2005-04-05-UK global HIV strategy criticised

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2005-04-05-UK global HIV strategy criticised

 

UK government funds to help fight the world HIV/Aids epidemic are often not reaching the neediest people, MPs say.

The cross-party MPs said the Department for International Development's (DfID) approach lacked clarity.

Money given to global bodies was often not even being spent on HIV/Aids, the Public Accounts Select Committee said.

The government said the "useful" report would be taken into account. The Tories and Lib Dems said more work was needed, but aid agencies praised DfID's record.

The attack by the committee comes despite the UK being the second biggest donor on HIV/Aids.

The Department for International Development spent £270m in 2002-3 on HIV/Aids and over the next three years has promised to increase spending to £1.5bn.

Budget

Nearly half of DfID's aid budget goes on multilateral bodies, such as the European Commission, but just 4% of the £1.4bn pot is then spent on HIV/Aids.

The MPs said the government was not using its influence to ensure the money was spent on the right priorities.

DfID was also attacked for its strategy of handing money straight to foreign governments.

The report said some countries with relatively low HIV rates were receiving more than others with higher rates.

Money was also not getting through to the most vulnerable groups, such as women and children, and there was a lack of focus on social and economic impacts - over the last five years just 1% of funding has focused on this area.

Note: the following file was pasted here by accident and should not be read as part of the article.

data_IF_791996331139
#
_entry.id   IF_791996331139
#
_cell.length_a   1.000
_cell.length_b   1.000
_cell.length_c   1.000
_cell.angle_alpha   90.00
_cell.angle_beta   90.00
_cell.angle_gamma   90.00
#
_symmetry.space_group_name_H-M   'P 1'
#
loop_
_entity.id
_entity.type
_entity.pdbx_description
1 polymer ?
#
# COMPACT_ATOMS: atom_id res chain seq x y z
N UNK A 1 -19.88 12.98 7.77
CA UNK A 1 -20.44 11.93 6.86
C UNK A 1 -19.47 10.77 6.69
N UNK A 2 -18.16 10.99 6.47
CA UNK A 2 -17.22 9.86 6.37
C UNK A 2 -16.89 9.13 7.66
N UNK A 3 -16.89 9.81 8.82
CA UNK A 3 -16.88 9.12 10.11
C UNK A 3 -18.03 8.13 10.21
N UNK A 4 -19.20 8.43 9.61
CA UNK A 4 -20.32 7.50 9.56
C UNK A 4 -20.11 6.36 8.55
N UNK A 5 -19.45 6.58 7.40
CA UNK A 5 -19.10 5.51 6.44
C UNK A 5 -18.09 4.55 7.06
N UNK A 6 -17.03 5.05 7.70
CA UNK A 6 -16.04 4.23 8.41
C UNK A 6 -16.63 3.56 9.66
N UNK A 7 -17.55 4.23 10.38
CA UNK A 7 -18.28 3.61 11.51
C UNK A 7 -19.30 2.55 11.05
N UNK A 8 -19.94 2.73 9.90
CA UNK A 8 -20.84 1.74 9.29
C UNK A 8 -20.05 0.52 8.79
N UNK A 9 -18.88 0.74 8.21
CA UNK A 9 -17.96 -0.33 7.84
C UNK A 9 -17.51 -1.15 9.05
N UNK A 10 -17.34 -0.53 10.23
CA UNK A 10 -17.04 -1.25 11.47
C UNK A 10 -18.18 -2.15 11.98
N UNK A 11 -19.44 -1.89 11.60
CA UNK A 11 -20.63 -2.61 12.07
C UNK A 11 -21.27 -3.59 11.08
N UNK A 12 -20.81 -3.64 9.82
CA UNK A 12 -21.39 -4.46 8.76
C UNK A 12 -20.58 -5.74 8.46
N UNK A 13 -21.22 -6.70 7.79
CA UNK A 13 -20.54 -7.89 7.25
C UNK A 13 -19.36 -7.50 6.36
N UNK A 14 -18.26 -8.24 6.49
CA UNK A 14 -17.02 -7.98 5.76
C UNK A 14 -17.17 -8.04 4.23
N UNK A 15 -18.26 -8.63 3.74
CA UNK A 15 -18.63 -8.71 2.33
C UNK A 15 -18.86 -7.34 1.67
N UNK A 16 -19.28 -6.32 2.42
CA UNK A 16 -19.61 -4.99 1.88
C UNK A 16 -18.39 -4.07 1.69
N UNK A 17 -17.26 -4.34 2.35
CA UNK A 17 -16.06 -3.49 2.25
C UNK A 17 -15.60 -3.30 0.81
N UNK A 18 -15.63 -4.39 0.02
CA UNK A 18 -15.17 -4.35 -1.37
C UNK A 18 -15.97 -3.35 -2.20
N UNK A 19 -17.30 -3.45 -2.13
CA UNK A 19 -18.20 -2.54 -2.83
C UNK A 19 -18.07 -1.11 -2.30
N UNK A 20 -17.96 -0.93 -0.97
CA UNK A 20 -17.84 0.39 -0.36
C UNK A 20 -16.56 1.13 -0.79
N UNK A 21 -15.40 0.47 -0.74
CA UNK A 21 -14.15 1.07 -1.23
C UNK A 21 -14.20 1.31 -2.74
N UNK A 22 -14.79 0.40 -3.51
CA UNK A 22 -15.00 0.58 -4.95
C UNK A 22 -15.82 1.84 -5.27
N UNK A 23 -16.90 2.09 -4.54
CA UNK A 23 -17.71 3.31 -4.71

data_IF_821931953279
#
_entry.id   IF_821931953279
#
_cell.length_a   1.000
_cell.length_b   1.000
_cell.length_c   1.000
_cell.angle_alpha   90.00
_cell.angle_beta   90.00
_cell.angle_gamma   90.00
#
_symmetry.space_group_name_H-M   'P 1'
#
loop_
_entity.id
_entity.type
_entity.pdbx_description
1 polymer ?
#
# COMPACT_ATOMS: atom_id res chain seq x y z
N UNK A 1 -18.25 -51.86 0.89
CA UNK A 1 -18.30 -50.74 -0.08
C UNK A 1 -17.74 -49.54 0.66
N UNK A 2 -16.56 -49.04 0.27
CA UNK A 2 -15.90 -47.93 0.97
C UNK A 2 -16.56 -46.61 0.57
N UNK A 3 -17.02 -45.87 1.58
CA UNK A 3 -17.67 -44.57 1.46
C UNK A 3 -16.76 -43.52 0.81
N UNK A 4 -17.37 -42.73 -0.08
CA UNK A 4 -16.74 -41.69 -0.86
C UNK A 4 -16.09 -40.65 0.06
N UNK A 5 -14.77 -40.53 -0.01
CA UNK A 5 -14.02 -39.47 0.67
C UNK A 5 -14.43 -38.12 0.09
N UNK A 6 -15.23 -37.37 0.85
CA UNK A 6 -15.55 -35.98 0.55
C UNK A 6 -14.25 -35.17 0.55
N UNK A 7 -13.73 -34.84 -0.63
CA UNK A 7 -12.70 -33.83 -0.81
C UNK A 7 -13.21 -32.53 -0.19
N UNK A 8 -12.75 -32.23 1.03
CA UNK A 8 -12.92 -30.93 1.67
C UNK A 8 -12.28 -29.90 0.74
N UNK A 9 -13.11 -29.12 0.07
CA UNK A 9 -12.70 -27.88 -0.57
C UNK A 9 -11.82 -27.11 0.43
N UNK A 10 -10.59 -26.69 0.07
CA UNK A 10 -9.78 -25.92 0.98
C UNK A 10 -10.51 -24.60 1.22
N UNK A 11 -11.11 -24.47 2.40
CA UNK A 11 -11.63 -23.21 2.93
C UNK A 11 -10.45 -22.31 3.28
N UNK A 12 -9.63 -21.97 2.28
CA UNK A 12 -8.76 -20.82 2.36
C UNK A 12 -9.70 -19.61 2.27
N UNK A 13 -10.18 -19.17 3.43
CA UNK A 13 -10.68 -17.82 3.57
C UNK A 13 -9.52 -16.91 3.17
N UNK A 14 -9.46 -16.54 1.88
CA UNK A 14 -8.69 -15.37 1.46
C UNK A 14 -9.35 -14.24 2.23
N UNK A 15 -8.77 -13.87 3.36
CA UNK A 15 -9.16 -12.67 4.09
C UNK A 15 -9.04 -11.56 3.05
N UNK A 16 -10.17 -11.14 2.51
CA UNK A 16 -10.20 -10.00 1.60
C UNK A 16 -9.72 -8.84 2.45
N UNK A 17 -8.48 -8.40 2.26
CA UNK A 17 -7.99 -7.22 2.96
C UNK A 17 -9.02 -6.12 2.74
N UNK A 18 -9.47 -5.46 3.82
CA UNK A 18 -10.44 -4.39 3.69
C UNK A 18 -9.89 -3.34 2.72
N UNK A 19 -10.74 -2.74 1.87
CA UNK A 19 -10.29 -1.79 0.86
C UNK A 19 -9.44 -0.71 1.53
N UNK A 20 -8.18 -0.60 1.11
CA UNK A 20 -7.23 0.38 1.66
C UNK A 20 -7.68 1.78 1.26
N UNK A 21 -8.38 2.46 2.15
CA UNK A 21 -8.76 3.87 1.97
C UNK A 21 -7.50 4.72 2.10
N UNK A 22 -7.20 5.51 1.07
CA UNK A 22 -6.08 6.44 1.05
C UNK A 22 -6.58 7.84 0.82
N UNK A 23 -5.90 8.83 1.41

Prices of antiretroviral drugs had also not fallen uniformly across the world and MPs said the department had to do more to ensure equal access.

Committee chairman Edward Leigh said the department had been slow to react to problems thrown up by the HIV/Aids epidemic.

Balance

"The department needs to develop clear criteria to strike the balance between developmental and humanitarian considerations in allocating funding, and between funding other organisations to provide support and responding itself," he said.

But Dr Badara Samb, of the World Health Organization, praised the work of DfID.

"DfID recognises that HIV requires a global response and partnership working and they have played a part."

A spokesman for ActionAid added: "ActionAid believes that generally DfID have a good record in HIV/AIDS, being braver than many other governments.

"DfID has funded work with many populations who are usually discriminated against.

"Unlike the US, the UK has never imposed inappropriate conditions on its money."

But he said more money could be directed to treatment programmes.

A DfID spokeswoman said: "We welcome the report which contains many useful recommendations and we will make a full response in the next few weeks."

Shadow secretary for international development Alan Duncan said: "The government must do all it can to ensure that the multilateral institutions it supports take urgent action to tackle the HIV/Aids crisis."

Tom Brake, Liberal Democrat international development spokesman, said the committee's findings raised "profound" concerns.

"The report is a wake-up call for the government - far more must be done to deliver satisfactory results."

 


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